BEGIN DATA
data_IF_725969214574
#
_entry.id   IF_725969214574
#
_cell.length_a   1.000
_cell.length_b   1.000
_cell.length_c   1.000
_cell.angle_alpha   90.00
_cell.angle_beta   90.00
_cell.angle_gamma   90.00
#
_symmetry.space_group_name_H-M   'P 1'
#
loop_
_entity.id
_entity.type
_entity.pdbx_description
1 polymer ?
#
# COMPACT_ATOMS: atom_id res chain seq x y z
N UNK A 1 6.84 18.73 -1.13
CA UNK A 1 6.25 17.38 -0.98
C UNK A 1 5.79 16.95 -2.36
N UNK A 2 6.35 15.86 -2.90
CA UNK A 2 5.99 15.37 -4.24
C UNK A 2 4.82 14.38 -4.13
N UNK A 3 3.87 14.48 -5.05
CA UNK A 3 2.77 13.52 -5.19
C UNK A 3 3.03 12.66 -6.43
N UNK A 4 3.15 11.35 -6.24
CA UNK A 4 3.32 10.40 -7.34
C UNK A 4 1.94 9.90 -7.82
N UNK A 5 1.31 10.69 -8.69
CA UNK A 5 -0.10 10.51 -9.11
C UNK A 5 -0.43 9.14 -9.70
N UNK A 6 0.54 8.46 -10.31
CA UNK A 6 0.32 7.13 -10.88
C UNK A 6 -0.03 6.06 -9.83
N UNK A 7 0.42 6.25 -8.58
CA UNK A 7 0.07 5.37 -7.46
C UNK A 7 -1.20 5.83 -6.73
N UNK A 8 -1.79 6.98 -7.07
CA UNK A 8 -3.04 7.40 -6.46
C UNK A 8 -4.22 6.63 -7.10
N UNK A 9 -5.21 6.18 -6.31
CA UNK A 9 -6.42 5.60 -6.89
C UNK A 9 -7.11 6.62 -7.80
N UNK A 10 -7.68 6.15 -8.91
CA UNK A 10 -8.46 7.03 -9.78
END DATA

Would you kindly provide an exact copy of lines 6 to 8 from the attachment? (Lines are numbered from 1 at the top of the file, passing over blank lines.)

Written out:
_cell.length_b   1.000
_cell.length_c   1.000
_cell.angle_alpha   90.00